Tuesday, October 20, 2015

(mostly) Unedited

Instead of trying to consolidate many days worth of stories, I thought it might be worthwhile to include an actual entry, edited only to remove banalities and to protect the innocent. Hopefully this helps demonstrate the true spirit of daily field life on the Big Lake.

I've injected it with important contextual information (found in brackets), some of which I only learned WAY after the fact. 

Enjoy.
-ejh, 18 October 2015

Tuesday, 14 July 2015, late

I am just finishing in time for the nightly drum circle. What the (expletive).

[It's Ramadan, and every night around 1am, a pack of children roams the village banging on pots (?) to wake folks up so they can end their daily fast. Unfortunately, the timing usually aligns with that sacred hour we finish lab work and can finally call it a day.]

It was an incredibly amazing day. Scary at times but we live to tell the tale.

Maybe DEET kills foot fungus?

[The Fungus seems angrier at night, when we're out of the water and sitting down. Adding to our misery, mosquitos direct their efforts to our swollen, burning feet while we process fish.]
George opts for the salt water and toothpaste solution. Unfortunately it doesn't work and actually made it worse.
This morning I set off with Pete and Magoti to launch the Hobo at S1 and get snails along the shoreline villages for anthropogenic N. It didn't go well. But...

[This little snail collection could turn out to be super cool. Nitrogen from humans looks very different from other sources, and snails living near villages pick up that tell-tale sign in their tissues. By grinding up a little piece of foot muscle, we'll hopefully be able to relate village population size to local nutrient pollution in the lake. To do this, we literally pull up to a village, Magoti asks a local to take us to the grossest place in the lake (the place where they wash dishes, bathe, poop...), and Pete snorkels around to look for snails. Ick. Meanwhile I collect water samples from the boat.

Hobos are loggers that measure temperature until some distant point in the unforeseeable future when we collect them again.]
This lady found Pete highly amusing. She also knew where to find the snails.
Notable events of the day, to be elaborated upon later:

* We didn't sink the Zodiac, but we tried. 

[The waves in the south are NOT MESSING AROUND and seem to be trying to break us. It was funny, at first, when the boat started to fill and Magoti and I casually laughed it off. But the waves didn't stop, and soon I started bailing water with the cooler, our stuff started floating away, and I finally screamed over the wave crashes at Pete to get back in the boat so we could leave. Turns out he'd lost a fin in the chaos, but we got away in time. Barely.]

(If I find the drummers, (removed).)

* (entry removed)

* (entry removed)

* Giant fish at S1--remember to tell/show Solomon. 

[Solomon (friend and expert on all things fishy) says it's Polypterus endlicheri, one of the most primitive ray-finned fishes. They also have ganoid scales, which is apparently a Big Deal.]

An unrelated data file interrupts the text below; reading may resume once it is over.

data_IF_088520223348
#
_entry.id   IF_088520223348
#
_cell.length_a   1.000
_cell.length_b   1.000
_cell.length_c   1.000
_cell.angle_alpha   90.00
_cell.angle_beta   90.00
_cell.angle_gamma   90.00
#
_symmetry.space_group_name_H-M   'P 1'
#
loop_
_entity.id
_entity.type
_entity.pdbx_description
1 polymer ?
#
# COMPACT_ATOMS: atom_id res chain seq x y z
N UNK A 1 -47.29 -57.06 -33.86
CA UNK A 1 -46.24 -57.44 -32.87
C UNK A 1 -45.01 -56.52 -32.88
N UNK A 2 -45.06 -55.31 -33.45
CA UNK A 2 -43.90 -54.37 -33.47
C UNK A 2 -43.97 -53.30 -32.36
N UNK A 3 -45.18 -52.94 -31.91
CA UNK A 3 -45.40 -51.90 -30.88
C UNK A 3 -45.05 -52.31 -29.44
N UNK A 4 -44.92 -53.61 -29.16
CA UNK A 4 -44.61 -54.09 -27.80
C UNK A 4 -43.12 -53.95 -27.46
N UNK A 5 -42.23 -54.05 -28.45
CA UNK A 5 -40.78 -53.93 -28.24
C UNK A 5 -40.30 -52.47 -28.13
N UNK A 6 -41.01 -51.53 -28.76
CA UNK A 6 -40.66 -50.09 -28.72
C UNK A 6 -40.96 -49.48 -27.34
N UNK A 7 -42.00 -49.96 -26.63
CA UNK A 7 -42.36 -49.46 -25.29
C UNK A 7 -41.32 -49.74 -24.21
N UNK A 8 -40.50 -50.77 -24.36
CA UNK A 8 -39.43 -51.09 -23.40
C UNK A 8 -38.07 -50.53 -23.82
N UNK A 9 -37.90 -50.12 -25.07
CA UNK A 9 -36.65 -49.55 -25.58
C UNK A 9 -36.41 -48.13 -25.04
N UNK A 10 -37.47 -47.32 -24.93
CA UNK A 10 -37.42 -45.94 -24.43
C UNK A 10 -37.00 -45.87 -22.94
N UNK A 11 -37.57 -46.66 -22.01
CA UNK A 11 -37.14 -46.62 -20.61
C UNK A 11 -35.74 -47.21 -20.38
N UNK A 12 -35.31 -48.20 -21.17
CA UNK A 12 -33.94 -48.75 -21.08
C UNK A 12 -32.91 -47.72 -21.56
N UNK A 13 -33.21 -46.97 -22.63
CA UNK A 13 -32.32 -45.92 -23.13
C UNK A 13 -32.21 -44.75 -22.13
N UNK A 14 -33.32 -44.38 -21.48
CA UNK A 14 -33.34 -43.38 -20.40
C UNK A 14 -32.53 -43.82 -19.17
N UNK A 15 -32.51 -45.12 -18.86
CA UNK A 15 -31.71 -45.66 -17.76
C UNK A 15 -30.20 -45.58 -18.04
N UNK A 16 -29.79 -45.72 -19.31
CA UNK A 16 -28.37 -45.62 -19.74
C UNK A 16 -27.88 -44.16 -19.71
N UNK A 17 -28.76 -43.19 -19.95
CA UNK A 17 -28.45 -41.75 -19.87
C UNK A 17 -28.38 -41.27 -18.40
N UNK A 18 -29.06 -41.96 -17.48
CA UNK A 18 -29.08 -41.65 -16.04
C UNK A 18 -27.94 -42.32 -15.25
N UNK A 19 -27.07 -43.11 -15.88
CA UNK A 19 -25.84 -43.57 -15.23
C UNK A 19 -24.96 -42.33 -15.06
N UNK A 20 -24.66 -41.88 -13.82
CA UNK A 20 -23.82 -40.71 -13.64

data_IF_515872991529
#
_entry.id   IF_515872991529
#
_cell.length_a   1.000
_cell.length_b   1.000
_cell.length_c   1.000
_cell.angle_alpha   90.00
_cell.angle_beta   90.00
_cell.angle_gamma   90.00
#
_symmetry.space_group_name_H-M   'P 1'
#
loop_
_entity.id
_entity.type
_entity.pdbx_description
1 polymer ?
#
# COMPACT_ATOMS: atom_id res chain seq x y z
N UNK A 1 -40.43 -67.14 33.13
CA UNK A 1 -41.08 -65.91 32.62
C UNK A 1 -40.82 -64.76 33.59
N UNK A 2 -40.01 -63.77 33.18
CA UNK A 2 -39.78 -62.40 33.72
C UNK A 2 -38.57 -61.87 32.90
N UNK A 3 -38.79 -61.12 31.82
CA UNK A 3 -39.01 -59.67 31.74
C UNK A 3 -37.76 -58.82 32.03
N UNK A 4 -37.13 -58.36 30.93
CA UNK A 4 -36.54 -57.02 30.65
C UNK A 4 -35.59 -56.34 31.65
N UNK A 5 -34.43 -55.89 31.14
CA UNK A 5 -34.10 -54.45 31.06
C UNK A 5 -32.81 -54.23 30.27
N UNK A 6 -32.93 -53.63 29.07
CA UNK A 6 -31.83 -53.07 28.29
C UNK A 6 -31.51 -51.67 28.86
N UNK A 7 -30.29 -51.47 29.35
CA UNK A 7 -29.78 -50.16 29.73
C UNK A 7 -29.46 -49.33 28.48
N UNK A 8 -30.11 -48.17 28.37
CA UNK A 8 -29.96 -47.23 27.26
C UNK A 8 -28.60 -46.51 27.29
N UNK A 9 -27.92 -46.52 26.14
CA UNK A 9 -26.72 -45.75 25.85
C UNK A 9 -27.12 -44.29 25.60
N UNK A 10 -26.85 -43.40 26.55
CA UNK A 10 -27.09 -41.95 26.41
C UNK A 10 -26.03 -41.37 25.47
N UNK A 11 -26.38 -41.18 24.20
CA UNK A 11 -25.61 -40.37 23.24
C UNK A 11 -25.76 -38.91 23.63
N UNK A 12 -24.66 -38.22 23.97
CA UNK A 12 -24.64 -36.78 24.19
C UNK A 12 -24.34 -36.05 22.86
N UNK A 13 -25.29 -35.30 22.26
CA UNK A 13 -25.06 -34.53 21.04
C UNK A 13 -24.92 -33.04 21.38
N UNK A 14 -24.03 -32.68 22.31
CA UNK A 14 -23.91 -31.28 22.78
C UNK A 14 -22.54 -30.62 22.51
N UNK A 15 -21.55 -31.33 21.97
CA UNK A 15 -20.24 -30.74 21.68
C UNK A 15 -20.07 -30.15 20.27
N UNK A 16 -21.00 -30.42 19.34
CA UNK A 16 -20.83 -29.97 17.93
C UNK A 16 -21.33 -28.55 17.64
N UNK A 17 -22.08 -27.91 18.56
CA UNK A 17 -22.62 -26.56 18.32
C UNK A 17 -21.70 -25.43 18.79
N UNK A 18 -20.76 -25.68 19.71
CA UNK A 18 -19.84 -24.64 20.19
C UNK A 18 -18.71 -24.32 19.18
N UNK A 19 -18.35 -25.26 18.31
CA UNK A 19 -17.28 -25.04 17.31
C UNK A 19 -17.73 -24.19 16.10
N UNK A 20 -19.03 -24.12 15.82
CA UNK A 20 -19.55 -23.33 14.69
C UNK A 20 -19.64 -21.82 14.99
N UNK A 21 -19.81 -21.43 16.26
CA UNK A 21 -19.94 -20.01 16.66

This is one TAFIRI folks caught in a gillnet a couple years ago.
* 2m waves. Deadly anchor. Teaching Magoti how to ride in the waves.

[It's an art, really...riding in the Zodiac and not ruining your back in the process. We somehow acquired a larger-than-necessary anchor that keeps bouncing towards me with every wave we hit, and a broken and/or impaled foot or popped boat seem inevitable.]

* Ring nets.

[We were just about to call it a day when we happened upon a legal but very questionable fishing method known as "ring netting." The target: tiny baby dagaa (sardines that sustain millions of people around the lake), that left to grow a bit bigger could have been harvested at many times their current size.

The scene scarred and horrified poor Pete, who got in the water to see the scene up close:

"With every pull of the net, the scales of the baby dagaa were scraped off and would billow out in clouds, along with the heads or decapitated bodies of fish that had started to squeeze through the net. The water became silver-flecked for many meters around the net, and a massive feeding frenzy was underway below the net, drawing all manner of cichlids as well as sardines."]
All those little specs are baby degaa scales, bodies, heads...
* Swimming with BRAZILLIONS OF DAGAA!!!!!

[I hopped in the water for a chance to swim with literally billions of tiny fish. It's one of the most incredible things I've experienced.]
The GoPro was acting up, so I had to keep checking that it was on. I couldn't NOT record this!
* Boat fulla dagaa

[We saw the full harvest from one of the ring nets. It was shocking to see so many fish, but again, the catch could have been so, so much bigger had they just waited until the babies grew...

One of the fishermen asked me to say hi to Obama, which I intend to do, next time I see him.]
* The atoll--such an incredible place. Kuhe and barbs and really pretty Tropheus.

[There's a magical place we're calling 'the atoll' that is as close to pristine as I've seen in the lake. We'll go back there again, someday.]

* Sibwesa kids watching Pete swim.

[Having a tall white guy come to your village and snorkel around is easily the most interesting thing that can happen on a random day in July (or ever). Onlookers watched as Pete swam back and forth in front of the beach, searching for snails.]

* Every single part of me hurts. I'm basically one giant bruise.

[I'm quite certain I have a broken sternum. More on that soon.]


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